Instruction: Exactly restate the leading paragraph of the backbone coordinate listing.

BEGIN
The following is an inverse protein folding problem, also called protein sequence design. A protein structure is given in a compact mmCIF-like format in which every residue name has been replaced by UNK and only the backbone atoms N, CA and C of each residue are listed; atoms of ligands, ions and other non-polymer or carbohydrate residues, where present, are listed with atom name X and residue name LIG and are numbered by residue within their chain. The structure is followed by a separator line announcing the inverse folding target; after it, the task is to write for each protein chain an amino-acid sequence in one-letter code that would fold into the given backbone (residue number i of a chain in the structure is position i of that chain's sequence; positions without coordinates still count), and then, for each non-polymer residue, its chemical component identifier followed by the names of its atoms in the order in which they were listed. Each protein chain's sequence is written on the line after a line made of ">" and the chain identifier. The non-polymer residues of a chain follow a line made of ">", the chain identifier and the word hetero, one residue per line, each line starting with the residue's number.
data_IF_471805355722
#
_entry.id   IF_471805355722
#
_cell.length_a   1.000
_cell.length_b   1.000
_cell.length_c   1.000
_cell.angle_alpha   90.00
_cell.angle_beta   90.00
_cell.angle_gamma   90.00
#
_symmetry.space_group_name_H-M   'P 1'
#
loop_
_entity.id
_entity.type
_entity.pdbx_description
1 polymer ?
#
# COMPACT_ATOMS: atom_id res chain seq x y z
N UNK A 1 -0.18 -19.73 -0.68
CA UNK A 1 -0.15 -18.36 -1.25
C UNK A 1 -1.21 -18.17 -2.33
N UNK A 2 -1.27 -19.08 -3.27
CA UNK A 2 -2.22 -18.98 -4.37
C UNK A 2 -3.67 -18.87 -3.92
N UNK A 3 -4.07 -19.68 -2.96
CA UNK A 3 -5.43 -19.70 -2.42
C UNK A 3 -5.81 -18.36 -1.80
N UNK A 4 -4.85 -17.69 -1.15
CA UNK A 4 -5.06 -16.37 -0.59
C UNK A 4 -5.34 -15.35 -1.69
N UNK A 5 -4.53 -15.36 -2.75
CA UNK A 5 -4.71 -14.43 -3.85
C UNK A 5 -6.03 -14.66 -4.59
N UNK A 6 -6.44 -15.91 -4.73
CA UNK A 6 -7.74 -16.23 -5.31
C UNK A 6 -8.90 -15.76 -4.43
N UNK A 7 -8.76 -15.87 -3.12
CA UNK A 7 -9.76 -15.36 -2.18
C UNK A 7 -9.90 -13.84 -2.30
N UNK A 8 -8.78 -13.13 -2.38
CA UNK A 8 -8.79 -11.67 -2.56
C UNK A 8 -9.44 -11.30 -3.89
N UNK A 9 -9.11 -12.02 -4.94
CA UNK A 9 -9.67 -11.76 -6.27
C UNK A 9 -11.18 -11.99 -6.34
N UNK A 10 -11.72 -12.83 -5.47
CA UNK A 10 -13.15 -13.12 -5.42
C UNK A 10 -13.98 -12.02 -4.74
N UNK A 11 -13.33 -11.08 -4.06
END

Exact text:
The following is an inverse protein folding problem, also called protein sequence design. A protein structure is given in a compact mmCIF-like format in which every residue name has been replaced by UNK and only the backbone atoms N, CA and C of each residue are listed; atoms of ligands, ions and other non-polymer or carbohydrate residues, where present, are listed with atom name X and residue name LIG and are numbered by residue within their chain. The structure is followed by a separator line announcing the inverse folding target; after it, the task is to write for each protein chain an amino-acid sequence in one-letter code that would fold into the given backbone (residue number i of a chain in the structure is position i of that chain's sequence; positions without coordinates still count), and then, for each non-polymer residue, its chemical component identifier followed by the names of its atoms in the order in which they were listed. Each protein chain's sequence is written on the line after a line made of ">" and the chain identifier. The non-polymer residues of a chain follow a line made of ">", the chain identifier and the word hetero, one residue per line, each line starting with the residue's number.